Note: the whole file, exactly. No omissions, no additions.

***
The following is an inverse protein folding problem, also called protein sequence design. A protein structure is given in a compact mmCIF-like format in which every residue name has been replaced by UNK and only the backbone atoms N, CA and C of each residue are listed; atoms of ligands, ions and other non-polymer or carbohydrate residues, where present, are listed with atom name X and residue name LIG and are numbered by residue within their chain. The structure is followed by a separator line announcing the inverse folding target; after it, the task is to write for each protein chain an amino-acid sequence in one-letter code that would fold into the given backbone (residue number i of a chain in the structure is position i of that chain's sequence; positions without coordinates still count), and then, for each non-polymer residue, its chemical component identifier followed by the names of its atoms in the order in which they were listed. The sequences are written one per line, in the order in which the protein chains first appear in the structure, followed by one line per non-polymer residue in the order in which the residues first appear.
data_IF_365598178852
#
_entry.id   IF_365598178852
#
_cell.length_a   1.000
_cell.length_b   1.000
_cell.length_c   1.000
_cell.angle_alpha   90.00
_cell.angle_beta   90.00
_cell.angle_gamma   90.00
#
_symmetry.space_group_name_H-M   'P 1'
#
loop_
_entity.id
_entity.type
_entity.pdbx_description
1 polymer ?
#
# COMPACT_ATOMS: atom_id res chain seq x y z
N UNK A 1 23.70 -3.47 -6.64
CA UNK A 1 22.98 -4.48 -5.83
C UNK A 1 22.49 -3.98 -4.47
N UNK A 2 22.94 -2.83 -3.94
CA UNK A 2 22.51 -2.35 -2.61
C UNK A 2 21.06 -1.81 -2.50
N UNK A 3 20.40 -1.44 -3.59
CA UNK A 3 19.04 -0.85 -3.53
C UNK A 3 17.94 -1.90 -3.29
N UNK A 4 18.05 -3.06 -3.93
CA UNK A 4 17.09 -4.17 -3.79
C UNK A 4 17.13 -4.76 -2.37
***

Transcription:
The following is an inverse protein folding problem, also called protein sequence design. A protein structure is given in a compact mmCIF-like format in which every residue name has been replaced by UNK and only the backbone atoms N, CA and C of each residue are listed; atoms of ligands, ions and other non-polymer or carbohydrate residues, where present, are listed with atom name X and residue name LIG and are numbered by residue within their chain. The structure is followed by a separator line announcing the inverse folding target; after it, the task is to write for each protein chain an amino-acid sequence in one-letter code that would fold into the given backbone (residue number i of a chain in the structure is position i of that chain's sequence; positions without coordinates still count), and then, for each non-polymer residue, its chemical component identifier followed by the names of its atoms in the order in which they were listed. The sequences are written one per line, in the order in which the protein chains first appear in the structure, followed by one line per non-polymer residue in the order in which the residues first appear.
data_IF_365598178852
#
_entry.id   IF_365598178852
#
_cell.length_a   1.000
_cell.length_b   1.000
_cell.length_c   1.000
_cell.angle_alpha   90.00
_cell.angle_beta   90.00
_cell.angle_gamma   90.00
#
_symmetry.space_group_name_H-M   'P 1'
#
loop_
_entity.id
_entity.type
_entity.pdbx_description
1 polymer ?
#
# COMPACT_ATOMS: atom_id res chain seq x y z
N UNK A 1 23.70 -3.47 -6.64
CA UNK A 1 22.98 -4.48 -5.83
C UNK A 1 22.49 -3.98 -4.47
N UNK A 2 22.94 -2.83 -3.94
CA UNK A 2 22.51 -2.35 -2.61
C UNK A 2 21.06 -1.81 -2.50
N UNK A 3 20.40 -1.44 -3.59
CA UNK A 3 19.04 -0.85 -3.53
C UNK A 3 17.94 -1.90 -3.29
N UNK A 4 18.05 -3.06 -3.93
CA UNK A 4 17.09 -4.17 -3.79
C UNK A 4 17.13 -4.76 -2.37